Published: 11/06/2015 - Updated: 07/13/2016
Author: Miriam Reyes
There are a lot of things that can cause a baby to become constipated, but one of the most common reasons is introducing solid foods into their diet. That’s why it’s important that you take a look at their diet as well as the frequency and type of bowel movement they have, in order to tell if your baby is experiencing some sort of digestive problem.
Some signs of possible constipation in your baby include infrequent bowel movements, which could sometimes even takes days to occur, as well as hard and dry feces. These are both clear signs of constipation.
Causes of Constipation in Babies
Mother’s milk is the best food for baby. Generally babies will not experience any problems with constipation while drinking mother’s milk exclusively. This is because the mother’s milk is easily digested. However, whenever you start to give them solid foods, babies could experience problems with constipation, primarily because of the following reasons:
- Consuming certain foods, like apples, bread, pasta, bananas and potatoes could cause constipation in some babies.
- Lack of dietary fiber.
- Too many dairy products, like yogurt or cheese.
Fortunately correcting constipation caused by any of these reasons simply requires a change in diet.
Massage to relieve constipation
Constipated babies can be irritable, uncomfortable, and cry a lot. If the problem isn’t fixed quickly, it could become worrisome for the baby’s health.
Massage 1: Lay the baby on his back, placing one hand on his belly just under the ribs. Gently stroke the abdomen downward. Then, placing your other hand just below the ribs, repeat this movement. Switch your hands around for about one minute. You could also use a bit of cream or baby oil made for babies, making sure it is a hypoallergenic product.
Massage 2: Lay your baby on her back. Spread a bit of baby oil on your hands, rubbing them together to warm the oil. Place your hands just above her belly button and massage in a circular motion, clockwise, moving farther outward as you continue. Cover your baby’s entire belly, and repeat the process 3 times.
Exercise to stimulate intestinal movement: This isn’t a massage, but this exercise could be quite useful for fighting constipation in babies. Lay your baby down on his back, and grab his little ankles. Gently bend them forward toward his belly, making sure not to force it too much. Move one leg at a time, as if he were riding a bicycle. This can also help alleviate gas in babies.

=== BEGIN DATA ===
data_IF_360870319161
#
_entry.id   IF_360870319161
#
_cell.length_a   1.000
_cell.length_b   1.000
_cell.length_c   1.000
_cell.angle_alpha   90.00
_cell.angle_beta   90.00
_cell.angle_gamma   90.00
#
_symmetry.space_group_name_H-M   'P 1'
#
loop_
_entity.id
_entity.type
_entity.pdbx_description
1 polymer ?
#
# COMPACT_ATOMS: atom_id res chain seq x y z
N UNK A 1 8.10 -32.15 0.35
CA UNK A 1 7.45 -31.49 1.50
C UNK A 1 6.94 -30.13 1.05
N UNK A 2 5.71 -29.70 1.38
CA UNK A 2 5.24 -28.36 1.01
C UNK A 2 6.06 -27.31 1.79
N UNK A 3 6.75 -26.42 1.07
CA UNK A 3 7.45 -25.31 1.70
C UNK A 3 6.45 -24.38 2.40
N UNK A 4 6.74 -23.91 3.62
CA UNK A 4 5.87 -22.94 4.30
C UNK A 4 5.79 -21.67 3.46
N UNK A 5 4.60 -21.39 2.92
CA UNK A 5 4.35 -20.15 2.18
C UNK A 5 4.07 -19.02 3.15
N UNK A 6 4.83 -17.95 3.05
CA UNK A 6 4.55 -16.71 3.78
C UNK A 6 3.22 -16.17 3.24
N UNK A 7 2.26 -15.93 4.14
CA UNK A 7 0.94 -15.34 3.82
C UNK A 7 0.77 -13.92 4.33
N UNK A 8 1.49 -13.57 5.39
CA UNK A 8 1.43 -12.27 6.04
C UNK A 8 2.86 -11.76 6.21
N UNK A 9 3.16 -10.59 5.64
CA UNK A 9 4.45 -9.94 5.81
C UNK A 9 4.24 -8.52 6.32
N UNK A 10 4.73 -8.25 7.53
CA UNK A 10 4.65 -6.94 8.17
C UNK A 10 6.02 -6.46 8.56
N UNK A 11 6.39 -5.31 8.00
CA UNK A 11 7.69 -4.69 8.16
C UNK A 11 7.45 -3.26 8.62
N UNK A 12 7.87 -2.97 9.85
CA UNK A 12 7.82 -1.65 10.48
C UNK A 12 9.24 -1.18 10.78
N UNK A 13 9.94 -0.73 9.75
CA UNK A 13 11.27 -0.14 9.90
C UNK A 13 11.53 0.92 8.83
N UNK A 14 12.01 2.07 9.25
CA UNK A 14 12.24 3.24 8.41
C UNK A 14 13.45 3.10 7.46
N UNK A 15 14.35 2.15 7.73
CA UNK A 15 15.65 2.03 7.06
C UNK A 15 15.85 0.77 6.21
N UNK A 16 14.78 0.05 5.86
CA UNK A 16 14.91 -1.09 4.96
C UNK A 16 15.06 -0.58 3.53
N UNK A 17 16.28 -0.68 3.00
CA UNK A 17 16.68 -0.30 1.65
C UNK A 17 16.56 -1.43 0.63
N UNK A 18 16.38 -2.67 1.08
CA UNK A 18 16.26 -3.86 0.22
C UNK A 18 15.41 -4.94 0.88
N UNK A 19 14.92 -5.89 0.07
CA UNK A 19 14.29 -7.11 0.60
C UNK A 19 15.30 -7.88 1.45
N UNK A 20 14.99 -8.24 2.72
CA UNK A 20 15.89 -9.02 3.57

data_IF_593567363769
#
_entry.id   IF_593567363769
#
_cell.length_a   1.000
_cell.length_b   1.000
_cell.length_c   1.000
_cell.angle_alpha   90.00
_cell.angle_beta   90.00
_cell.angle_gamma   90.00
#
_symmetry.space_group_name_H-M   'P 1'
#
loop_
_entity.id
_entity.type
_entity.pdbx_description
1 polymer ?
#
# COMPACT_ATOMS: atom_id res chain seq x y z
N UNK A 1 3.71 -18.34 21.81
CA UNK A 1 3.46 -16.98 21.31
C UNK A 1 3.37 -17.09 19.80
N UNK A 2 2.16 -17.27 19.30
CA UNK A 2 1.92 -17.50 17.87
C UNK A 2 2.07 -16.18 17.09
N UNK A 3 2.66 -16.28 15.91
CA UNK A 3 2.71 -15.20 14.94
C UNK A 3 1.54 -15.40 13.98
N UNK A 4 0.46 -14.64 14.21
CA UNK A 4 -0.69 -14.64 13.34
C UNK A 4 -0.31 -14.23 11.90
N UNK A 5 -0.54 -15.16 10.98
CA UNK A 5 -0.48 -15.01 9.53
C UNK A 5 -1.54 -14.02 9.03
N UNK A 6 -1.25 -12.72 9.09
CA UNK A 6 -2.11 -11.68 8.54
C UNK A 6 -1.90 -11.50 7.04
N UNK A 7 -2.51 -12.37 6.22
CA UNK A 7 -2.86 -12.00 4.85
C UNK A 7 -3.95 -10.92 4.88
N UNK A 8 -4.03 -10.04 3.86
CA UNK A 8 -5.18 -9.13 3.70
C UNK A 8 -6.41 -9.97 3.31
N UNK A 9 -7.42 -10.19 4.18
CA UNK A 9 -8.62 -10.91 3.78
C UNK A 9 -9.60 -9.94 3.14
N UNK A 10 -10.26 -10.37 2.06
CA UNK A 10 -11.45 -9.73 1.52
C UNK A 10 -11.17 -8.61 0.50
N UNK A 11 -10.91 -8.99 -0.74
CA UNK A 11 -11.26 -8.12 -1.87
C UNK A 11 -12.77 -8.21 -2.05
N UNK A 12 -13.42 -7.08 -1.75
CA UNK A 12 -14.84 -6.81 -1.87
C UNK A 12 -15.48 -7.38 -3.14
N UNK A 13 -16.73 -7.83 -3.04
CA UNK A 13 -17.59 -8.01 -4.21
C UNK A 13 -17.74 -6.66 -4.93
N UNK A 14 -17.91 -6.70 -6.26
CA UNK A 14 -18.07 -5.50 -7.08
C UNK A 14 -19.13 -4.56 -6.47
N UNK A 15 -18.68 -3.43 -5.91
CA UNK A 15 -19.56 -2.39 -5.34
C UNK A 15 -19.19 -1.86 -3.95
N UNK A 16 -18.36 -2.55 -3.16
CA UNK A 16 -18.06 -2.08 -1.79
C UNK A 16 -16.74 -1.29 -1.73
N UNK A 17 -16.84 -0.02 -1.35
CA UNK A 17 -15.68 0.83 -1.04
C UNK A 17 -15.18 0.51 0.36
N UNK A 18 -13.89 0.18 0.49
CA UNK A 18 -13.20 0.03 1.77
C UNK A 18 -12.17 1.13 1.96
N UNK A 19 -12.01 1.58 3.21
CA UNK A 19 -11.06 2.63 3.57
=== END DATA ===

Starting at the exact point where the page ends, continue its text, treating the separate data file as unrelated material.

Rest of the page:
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The easiest way to solve this problem when it is related to food, is to make a food dietary changes so as to improve her digestion.
Change her formula: If your baby drinks exclusively baby formula and has not eaten any solid foods, most likely she doesn’t tolerate the milk very well. You’ll have to change her formula. It would be a good idea to see her pediatrician for a recommendation on what is considered best for your baby.
Increase fiber consumption: Dietary fiber is left undigested from the body. It aids digestions and makes bowel movements optimal, with volume to the feces. To prevent constipation, you need the correct balance between liquids and fiber consumption. If your baby has normal but infrequent bowel movements, they might need a little more dietary fiber. We recommend eating fruits and vegetables like apricots, pears, broccoli, beans, etc.
Make sure your baby is hydrated: If you’ve already started including solid food in your baby’s diet, you need to give him enough liquids, like fresh water, apple juice, or other juices that promote digestion, like plum juice.
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Avoid grains and purees: Interestingly enough, we’ve started to think that baby food should alleviate constipation, but if she has hard and dry feces, some ingredients in certain baby food products and purees could produce negative results. This is the case in apple puree with pectins. We also recommend avoiding baby food made from whole grains, and rather choose refined grains like white rice.
Some experts recommend giving your baby a warm bath to stimulate intestinal movement. You could add a bit of chamomile infusion to the bath water to help her relax. You should also take advantage of your time to dry her off to give her little belly a massage.
If your baby’s constipation symptoms do not improve, or if they experience recurring bouts of constipation, you need to see the pediatrician for an evaluation.
It’s also important to avoid the usage of laxatives that have not been approved by specialists, including natural products.
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